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The Adversity Advantage


Dec 29, 2020

For this last week of 2020, each day we will re-release one of the most popular episodes of the past year. We will resume our regular schedule with a new episode on 1/4/2021. Have a Happy Holiday and Happy New Year!

 

Best of 2020 #3: Dr. Andrew Huberman - The Surprising Truth About Stress (And How it Can Actually Be Healthy) (Originally released 8/18/20)

 

Dr. Andrew Huberman: The Surprising Truth About Stress (And How it Can Actually Be Healthy) 

 

THIS EPISODE WILL BLOW YOUR MIND!

 

Do you want to know the surprising truth about stress and how it actually can benefit your health?

 

Then, you will not want to miss today's episode with neuroscientist, Dr. Andrew Huberman where we cover addiction, stress, cell phones (as he calls it digital concussion) and his incredible story. 

 

Andrew Huberman, Ph.D., is a neuroscientist and tenured Professor in the Department of Neurobiology at the Stanford University School of Medicine. He has made numerous important contributions to the fields of brain development, brain function and neural plasticity, which is the ability of our nervous system to rewire and learn new behaviors, skills and cognitive functioning.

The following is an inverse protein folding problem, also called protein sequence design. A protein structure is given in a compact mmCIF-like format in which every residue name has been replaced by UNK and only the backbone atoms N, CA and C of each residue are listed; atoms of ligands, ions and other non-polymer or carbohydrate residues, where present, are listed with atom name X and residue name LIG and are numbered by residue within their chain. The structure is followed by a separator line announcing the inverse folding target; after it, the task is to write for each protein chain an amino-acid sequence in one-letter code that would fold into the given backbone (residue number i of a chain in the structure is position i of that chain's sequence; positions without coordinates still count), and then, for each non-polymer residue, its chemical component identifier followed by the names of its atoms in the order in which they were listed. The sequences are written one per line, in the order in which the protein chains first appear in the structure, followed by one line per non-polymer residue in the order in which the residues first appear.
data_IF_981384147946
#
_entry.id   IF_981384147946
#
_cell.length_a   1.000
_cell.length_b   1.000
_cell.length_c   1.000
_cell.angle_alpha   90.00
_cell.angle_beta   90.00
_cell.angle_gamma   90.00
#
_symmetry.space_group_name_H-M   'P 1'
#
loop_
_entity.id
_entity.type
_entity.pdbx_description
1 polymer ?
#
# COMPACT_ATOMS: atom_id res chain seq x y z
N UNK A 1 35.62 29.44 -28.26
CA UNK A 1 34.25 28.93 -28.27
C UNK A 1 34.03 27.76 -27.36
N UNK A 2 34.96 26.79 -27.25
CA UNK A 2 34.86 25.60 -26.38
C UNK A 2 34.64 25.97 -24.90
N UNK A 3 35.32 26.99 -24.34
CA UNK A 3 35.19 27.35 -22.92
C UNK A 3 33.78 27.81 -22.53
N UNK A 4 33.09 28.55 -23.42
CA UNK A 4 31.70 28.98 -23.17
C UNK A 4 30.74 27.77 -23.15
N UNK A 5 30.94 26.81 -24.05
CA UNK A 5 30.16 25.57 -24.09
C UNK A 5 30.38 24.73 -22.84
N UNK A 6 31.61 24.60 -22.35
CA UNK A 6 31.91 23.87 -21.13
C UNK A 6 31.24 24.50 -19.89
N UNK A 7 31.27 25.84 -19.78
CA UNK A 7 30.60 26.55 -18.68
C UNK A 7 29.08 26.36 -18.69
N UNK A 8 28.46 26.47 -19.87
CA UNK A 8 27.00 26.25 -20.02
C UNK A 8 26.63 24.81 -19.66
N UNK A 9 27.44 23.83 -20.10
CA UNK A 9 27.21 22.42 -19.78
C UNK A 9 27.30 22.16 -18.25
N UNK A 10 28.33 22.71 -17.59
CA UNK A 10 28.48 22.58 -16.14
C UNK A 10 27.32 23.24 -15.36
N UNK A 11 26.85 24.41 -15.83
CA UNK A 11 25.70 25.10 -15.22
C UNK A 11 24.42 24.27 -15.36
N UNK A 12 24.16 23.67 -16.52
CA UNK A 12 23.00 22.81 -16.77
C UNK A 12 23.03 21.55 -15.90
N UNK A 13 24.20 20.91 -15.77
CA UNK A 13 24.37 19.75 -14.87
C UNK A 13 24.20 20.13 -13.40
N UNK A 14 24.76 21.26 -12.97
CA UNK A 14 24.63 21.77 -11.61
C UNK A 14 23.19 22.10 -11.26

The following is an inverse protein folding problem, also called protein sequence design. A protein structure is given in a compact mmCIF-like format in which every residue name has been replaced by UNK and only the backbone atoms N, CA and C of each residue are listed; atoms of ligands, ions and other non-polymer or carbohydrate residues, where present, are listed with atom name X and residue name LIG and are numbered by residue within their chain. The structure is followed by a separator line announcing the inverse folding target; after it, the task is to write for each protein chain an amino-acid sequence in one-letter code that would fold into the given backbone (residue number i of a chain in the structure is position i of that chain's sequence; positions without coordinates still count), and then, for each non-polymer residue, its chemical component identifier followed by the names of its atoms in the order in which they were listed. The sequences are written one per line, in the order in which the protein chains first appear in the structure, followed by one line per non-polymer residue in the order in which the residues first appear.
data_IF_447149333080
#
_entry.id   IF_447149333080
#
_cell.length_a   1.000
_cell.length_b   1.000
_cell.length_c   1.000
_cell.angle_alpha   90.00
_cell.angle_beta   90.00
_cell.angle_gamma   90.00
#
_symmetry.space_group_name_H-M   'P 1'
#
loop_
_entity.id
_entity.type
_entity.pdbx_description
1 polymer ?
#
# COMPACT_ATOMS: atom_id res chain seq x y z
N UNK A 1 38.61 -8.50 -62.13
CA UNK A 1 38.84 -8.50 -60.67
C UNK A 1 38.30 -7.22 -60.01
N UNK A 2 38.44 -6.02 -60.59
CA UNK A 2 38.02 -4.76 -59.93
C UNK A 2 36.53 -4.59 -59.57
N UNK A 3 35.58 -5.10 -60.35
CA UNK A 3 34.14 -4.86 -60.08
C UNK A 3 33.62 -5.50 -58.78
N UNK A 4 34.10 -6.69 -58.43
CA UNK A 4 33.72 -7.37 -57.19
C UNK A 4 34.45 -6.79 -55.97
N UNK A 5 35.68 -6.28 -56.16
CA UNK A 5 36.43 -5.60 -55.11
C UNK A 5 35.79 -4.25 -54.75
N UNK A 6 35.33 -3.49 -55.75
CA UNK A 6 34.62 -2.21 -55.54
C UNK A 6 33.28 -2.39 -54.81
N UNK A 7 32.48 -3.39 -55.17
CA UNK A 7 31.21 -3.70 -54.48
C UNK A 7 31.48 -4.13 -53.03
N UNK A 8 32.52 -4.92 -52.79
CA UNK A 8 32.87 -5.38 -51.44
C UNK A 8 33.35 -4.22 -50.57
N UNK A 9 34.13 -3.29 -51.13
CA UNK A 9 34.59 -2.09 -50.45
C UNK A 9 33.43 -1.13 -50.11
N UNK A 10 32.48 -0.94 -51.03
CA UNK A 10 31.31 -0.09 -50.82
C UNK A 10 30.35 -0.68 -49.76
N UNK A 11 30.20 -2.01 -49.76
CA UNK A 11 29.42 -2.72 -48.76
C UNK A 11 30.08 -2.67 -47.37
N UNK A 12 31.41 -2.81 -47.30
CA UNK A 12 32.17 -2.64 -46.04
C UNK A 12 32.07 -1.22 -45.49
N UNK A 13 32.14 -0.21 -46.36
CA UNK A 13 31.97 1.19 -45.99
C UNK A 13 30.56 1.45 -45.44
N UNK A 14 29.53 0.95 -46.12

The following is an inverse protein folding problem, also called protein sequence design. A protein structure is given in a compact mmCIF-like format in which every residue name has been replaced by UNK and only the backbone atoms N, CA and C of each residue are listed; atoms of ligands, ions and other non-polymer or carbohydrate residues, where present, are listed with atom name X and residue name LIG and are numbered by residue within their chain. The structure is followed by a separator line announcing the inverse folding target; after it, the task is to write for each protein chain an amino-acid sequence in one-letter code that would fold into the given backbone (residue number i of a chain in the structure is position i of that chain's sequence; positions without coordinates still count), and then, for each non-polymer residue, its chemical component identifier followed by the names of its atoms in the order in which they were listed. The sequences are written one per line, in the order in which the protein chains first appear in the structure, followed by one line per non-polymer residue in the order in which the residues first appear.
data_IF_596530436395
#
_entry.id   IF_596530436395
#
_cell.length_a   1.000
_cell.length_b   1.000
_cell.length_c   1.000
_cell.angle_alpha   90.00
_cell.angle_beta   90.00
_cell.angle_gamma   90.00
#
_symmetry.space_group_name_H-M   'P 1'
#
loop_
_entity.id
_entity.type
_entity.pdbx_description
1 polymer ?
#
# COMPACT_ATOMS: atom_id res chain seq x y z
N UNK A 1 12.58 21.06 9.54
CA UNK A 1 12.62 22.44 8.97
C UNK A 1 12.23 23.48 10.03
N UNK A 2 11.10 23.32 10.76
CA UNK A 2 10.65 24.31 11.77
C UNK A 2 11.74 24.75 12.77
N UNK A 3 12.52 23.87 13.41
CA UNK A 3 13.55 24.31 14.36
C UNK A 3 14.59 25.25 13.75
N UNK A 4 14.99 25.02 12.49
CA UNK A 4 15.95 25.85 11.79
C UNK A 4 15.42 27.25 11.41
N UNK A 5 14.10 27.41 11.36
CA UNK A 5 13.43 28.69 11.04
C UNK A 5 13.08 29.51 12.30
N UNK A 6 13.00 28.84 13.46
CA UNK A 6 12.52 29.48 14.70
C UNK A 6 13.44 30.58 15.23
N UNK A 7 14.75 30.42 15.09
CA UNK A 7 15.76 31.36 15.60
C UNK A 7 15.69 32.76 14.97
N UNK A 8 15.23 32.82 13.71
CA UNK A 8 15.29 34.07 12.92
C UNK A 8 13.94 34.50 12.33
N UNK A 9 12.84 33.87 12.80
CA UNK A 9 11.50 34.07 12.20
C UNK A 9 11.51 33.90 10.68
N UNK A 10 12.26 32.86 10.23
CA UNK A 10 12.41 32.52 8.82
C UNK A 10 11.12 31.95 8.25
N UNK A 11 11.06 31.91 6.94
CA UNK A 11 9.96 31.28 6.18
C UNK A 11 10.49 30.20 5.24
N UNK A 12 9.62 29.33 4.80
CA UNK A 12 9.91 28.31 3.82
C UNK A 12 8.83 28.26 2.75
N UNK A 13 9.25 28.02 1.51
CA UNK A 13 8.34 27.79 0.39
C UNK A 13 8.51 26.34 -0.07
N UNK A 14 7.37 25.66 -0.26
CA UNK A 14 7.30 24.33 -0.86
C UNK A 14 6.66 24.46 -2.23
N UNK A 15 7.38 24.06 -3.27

Huberman is a McKnight Foundation and Pew Foundation Fellow and was awarded the Cogan Award in 2017, which is given to the scientist making the largest discoveries in the study of vision. His lab’s most recent work focuses on the influence of vision and respiration on human performance and brain states such as fear and courage. He also works on neural regeneration and directs a clinical trial to promote visual restoration in diseases that cause blindness. Huberman is also actively involved in developing tools now in use by elite military in the US and Canada, athletes, and technology industries for optimizing performance in high stress environments, enhancing neural plasticity, mitigating stress, and optimizing sleep. 

 

Work from the Huberman Laboratory at Stanford Medical School has been published in top journals including Nature, Science, and Cell and has been featured in TIME, BBC, Scientific American, Discover, and other top media outlets.

 

Andrew’s Journey

 

Andrew had a great start to his life.